Doubts are being raised in Chile over the effectiveness of the Chinese-made Sinovac vaccine, which has already been applied to half of that nation’s adult population, the Wall Street Journal has reported.
Chilean health authorities are concerned at a recent spike in Covid-19 cases, even though they have carried out far more inoculations than any other Latin American country. Sinovac accounts for almost 90 percent of all the shots administered in Chile.
The Sinovac vaccine is also being widely used in Mexico, with residents of Chapala and other lakeshore communities among those to have received these shots.
According to the WSJ, Chilean authorities last week released the results of a study of 10.5 million people, showing the Sinovac vaccine was only “16-percent effective against infection after one dose and 67-percent effective after a second dose.”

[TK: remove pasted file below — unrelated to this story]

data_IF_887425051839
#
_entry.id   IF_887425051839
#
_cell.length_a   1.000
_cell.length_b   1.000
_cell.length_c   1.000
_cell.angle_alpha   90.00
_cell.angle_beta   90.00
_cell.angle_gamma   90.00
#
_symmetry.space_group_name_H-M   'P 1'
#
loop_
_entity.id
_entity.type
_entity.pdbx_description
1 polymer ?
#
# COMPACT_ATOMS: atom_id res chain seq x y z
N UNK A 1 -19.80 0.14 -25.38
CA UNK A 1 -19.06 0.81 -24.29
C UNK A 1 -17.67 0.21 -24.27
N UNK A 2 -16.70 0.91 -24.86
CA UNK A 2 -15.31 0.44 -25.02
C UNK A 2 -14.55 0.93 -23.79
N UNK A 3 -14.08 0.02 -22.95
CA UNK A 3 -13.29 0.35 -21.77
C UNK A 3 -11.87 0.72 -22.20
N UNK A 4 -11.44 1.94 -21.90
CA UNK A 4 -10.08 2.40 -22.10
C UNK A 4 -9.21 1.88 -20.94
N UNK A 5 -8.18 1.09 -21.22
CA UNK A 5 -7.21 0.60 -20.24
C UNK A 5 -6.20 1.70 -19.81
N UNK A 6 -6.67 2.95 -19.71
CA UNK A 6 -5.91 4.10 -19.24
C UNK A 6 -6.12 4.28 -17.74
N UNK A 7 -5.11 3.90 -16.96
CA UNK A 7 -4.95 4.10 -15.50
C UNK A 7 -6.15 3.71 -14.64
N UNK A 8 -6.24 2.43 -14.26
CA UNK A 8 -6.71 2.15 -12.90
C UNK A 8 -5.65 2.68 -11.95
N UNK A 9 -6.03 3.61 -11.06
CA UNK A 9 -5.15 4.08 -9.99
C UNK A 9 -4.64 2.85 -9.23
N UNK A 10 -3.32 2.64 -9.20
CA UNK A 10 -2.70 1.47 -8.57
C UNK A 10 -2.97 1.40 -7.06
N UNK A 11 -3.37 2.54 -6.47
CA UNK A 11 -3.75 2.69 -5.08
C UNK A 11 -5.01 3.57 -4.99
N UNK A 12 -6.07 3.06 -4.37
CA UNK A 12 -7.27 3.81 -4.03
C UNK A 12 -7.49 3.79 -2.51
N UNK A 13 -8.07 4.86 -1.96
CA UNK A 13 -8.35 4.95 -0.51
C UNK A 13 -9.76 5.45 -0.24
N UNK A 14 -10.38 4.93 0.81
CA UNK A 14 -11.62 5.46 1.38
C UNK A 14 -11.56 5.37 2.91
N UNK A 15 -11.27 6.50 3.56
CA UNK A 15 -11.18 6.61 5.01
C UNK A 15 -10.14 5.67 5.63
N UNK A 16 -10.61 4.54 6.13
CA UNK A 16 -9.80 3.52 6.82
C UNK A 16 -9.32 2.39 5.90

However, the study also found the vaccine to be 80-percent effective in “preventing death from Covid-19 two weeks after a second dose.”
According to the WSJ, health officials in Chile are considering whether to offer citizens a third Sinovac shot, a possibility that is currently being debated in China.
Analyzing the recent spike in infections, officials in Chile also surmised that citizens lowered their guard, ignoring safety protocols, after the speedy rollout of the first round of vaccinations.